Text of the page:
The Washington National Opera continues its 60th season on Saturday, Nov. 14 with the world premiere of a newly-revised version of “Appomattox” – an opera which focuses on the state of race relations and racial inequality in America, first as the Civil War comes to an end, and then a century later with Dr. Martin Luther King, Jr. negotiating voting rights with President Lyndon B. Johnson.
Philip Glass, who first composed the opera in 2007, which in its original version focused solely on the aftermath of the Civil War, noted why he felt compelled to develop a revision of his landmark production.
“Fifty years after 1965, this wave of current events has required a new ‘Appomattox,’ he wrote. “Perhaps we’ve stumbled upon a radically new approach to opera where ‘art’ struggles to keep up with rapidly changing ‘life.’ In the next 20 years, there will be new twists and turns to the ‘Appomattox’ story that could require a new Act III.”
“Whoever won or lost the Civil War, whatever its appalling cost in treasure and lives, its profound underlying lessons have yet to be learned,” he added.
The opera, which runs through Nov. 22 at the Kennedy Center Opera House in Northwest, features conductor Dante Santiago Anzolini and director Tazewell Thompson who staged the production – both in their WNO debuts.
Tazewell, who stands as a rarity in the world of opera as one of only a handful of black directors, and has directed actors that include Ruby Dee, Viola Davis, Eartha Kitt and Yaphet Kotto, commented on the scope of the opera and the nuances that make it unique.
“The opera is big, it’s epic and it’s a great story and both acts include famous characters that are quite recognizable,” said the Harlem-born director who was once a highly sought after boy soprano before his voice changed.
“The company itself is quite remarkable with 15 principal roles, Black and white, all of whom have remarkable voices, along with a chorus of 48 singers and an orchestra with 60 musicians. So, it’s a large, magnificent-sounding, impressive work.”
“What you also discover is that every single character, from King and Johnson, to Coretta Scott King, Robert E. Lee, T. Morris Chestnut, John Lewis, George Wallace and the recently-deceased Amelia Boynton, all lived, worked, fought, protested or walked the streets of Washington, D.C. That’s quite noteworthy,” he said.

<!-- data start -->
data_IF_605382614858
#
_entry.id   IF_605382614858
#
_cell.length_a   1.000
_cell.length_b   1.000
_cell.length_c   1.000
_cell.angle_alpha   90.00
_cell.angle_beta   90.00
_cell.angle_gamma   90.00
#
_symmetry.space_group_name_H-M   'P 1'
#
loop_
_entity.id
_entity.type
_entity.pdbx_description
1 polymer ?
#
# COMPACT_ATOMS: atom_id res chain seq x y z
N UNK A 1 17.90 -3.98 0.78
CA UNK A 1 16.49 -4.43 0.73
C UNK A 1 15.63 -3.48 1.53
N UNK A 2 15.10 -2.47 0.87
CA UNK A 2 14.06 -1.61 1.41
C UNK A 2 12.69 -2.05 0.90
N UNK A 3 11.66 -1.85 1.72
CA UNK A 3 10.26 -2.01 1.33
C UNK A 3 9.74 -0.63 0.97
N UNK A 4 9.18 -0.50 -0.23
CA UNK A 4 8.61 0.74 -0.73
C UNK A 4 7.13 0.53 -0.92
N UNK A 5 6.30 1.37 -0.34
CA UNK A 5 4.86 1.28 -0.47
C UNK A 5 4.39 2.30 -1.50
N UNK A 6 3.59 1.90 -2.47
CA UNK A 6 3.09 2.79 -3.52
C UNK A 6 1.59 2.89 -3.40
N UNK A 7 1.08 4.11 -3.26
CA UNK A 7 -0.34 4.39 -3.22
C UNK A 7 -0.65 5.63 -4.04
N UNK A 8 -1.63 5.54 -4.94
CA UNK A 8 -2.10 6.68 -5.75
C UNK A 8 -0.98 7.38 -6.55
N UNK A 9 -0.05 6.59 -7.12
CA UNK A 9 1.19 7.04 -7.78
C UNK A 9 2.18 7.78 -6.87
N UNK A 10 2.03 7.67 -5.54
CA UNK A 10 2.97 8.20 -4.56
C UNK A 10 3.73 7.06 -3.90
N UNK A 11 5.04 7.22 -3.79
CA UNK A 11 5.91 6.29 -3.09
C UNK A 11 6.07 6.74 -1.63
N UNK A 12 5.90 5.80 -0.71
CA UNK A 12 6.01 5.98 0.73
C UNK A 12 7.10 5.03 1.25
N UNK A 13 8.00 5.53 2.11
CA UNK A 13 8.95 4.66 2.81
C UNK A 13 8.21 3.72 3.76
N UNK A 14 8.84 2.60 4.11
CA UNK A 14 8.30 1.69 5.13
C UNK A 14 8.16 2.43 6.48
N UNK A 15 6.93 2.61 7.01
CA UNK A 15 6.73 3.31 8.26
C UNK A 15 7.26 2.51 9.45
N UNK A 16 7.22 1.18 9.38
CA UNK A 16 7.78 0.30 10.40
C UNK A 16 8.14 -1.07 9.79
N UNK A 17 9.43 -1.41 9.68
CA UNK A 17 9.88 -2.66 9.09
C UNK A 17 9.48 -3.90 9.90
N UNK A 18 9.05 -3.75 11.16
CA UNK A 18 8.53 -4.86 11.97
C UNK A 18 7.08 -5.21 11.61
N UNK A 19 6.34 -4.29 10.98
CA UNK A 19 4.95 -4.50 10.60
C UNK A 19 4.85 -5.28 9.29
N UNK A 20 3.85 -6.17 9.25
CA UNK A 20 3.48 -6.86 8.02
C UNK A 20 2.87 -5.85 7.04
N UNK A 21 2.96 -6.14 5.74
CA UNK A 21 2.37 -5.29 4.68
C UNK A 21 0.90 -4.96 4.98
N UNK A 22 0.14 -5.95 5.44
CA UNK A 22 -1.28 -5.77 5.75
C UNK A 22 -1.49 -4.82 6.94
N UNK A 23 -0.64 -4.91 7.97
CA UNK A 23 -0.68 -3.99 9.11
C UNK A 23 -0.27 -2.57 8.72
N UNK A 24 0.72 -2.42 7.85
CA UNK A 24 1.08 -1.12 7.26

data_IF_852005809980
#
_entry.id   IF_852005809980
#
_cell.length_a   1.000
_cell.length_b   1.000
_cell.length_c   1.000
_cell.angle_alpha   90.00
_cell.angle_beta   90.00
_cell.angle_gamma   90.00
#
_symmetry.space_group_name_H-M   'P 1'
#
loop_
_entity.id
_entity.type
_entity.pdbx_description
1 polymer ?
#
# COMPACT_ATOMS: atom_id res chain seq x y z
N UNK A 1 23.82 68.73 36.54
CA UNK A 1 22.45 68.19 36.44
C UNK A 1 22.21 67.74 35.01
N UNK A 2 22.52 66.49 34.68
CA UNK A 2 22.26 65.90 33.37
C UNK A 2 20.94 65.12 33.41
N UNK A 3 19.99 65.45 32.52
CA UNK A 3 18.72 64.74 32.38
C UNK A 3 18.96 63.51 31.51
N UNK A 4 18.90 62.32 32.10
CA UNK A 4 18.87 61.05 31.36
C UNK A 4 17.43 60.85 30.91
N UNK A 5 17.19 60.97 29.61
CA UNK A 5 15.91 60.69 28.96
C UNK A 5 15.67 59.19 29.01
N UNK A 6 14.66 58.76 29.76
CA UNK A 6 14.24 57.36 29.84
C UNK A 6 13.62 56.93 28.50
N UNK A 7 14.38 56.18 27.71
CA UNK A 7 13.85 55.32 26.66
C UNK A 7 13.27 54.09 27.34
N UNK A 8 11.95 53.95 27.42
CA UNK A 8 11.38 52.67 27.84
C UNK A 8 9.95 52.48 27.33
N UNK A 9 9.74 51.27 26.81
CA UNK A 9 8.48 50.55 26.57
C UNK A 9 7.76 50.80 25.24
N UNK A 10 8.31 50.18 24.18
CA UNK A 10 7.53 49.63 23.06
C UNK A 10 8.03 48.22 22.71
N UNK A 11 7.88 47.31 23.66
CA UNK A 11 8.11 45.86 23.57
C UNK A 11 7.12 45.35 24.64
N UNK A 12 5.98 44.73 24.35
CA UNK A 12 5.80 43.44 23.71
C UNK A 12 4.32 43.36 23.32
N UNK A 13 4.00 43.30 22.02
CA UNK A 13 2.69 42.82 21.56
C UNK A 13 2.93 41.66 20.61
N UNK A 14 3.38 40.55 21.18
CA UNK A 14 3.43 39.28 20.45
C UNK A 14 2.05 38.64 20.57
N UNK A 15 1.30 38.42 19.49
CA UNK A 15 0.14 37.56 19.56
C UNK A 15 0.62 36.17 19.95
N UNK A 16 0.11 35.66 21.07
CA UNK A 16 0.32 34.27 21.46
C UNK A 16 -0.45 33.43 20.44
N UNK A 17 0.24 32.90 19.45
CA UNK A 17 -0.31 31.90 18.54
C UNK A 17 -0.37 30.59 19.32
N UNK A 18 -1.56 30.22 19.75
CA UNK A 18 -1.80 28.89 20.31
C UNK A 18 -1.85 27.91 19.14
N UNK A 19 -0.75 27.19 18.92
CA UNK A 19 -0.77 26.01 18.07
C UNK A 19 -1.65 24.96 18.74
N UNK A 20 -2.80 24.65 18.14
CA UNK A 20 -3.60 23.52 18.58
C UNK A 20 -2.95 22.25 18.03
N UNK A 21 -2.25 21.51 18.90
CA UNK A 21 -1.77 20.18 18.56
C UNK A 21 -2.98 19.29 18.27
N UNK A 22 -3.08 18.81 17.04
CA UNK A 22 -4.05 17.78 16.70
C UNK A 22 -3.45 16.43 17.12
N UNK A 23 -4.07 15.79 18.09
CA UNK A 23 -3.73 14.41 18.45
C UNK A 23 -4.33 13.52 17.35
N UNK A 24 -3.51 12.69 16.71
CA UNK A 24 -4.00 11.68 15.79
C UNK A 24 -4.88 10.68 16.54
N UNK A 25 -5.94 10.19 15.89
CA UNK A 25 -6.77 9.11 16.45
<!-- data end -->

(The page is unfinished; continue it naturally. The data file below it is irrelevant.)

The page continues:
One member of the cast, Solomon Howard, 34, who plays the dual role of Frederick Douglass and Dr. Martin Luther King Jr., traces his roots to Southeast D.C.
“Living in Southeast helped me learn how to adapt to any environment – it certainly made me a more durable person and more comfortable dealing with different personalities and situations of uncertainty – skills that have benefited me given the commanding career that I have chosen,” said Howard, the proud father of a 13-year-old daughter and a resident of Arlington, Virginia.
“I have visited several churches recently in the Washington area to promote the play, including one near my old neighborhood, and they made me feel proud to be able to return as a successful, Black opera singer,” he said. “Some have even purchased tickets so they can attend an opera for the very first time. Experiencing this story, as I have said to so many other Blacks, will be like watching a story that many of us have lived and one that some of are still living.”
WNO partnered with NEWorks Productions to bring the story of “Appomattox” to 12 churches throughout the Washington region during the months of September, October and November, with vocalists performing spirituals along with excerpts from the opera.
In terms of the two roles he plays, Howard said he had to prepare in two distinct ways.
“King was probably the easier of the two because there’s so much footage that illustrates how he spoke and moved,” Howard said. “That said, I had to really focus because I’m not speaking, I’m singing, and to really portray him I had to bring color to the role and replicate his accent. People remember what King sounded like.”
“Douglass was harder because we don’t have any way of knowing what he sounded like or how he moved. However, that allowed me to be more creative. In many ways, King picked up where Douglass left off. Both had the fervor and the guts to approach inequality in America and sought ways to gain equal rights for their people.”
“The tragedy is that, with politicians attempting to strip voting rights from certain segments of our society and with the rise of incidents of police brutality against people of color, it’s clear that we still have a lot of unresolved problems when it comes to racial equality and justice for all in this country,” he said.
For tickets, visit www.kennedy-center.org/wno.